Global Stratification



Global stratification—inequality between nations, based on wealth and power—can have an enormous impact on people's chances for work, political representation, health and life expectancy, and quality of life. Sociologists are interested in the structural causes of stratification, particularly persistent stratification and poverty. There are several competing theories of global stratification that propose causes and consequences of these the issues. Most sociologists think about global stratification in terms of the relationships between core nations, semiperiphery nations, and periphery nations. High-income core nations control global markets and wield power over periphery (low-income) nations and semiperiphery nations. These terms and concepts come from dependency theory and world-systems theory, two closely related approaches to analyzing global stratification. World-systems theory expanded on dependency theory. Both of these theories reject many of the premises of modernization theory, which focuses on how culture influences a nation’s economy. State-centered theory proposes strong government intervention and regulation as key methods to help poor countries change their political and economic position. All of these theories consider questions of global poverty, including factors that create and maintain poverty within countries and inequality between nations.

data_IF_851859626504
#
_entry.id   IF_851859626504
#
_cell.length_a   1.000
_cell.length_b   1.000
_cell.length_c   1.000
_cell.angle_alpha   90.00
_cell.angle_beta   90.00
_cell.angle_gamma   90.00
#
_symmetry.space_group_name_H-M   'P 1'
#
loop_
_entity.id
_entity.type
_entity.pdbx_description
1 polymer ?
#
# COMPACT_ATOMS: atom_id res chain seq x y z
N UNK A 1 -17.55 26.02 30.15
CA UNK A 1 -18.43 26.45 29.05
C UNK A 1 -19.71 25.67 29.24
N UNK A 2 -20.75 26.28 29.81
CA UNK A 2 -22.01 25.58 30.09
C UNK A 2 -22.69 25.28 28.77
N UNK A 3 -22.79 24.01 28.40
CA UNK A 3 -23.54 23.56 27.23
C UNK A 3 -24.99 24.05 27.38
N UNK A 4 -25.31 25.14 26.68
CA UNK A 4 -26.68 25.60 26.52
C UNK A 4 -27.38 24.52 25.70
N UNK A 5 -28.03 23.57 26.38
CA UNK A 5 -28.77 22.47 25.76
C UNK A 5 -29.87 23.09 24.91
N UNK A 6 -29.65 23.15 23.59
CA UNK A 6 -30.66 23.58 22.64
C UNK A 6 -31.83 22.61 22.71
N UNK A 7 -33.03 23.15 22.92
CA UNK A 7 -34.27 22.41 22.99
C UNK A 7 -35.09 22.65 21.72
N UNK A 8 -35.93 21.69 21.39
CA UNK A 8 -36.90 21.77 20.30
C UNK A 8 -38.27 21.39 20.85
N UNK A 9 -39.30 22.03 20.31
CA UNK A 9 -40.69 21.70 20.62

At A Glance

  • Global stratification refers to the inequalities of countries around the world.
  • The terms first world, second world, and third world were proposed in the context of the Cold War.
  • Core nations control global markets and use the resources and labor of periphery and semiperiphery nations.
  • Dependency theory argues that high-income nations exploit the cheap labor and natural resources of poorer nations to maintain their wealth.
  • Modernization theory suggests that cultural values impact a nation's economy.
  • Market-oriented theories assume that the best possible economic consequences will result if individuals are free to make their own economic decisions, uninhibited by governmental constraint.
  • State-centered theory argues that government can and should intervene to shape approaches to ending global poverty and stratification.
  • Global poverty is influenced by factors including technology, population growth, cultural patterns, social stratification, gender inequality, and global power relationships.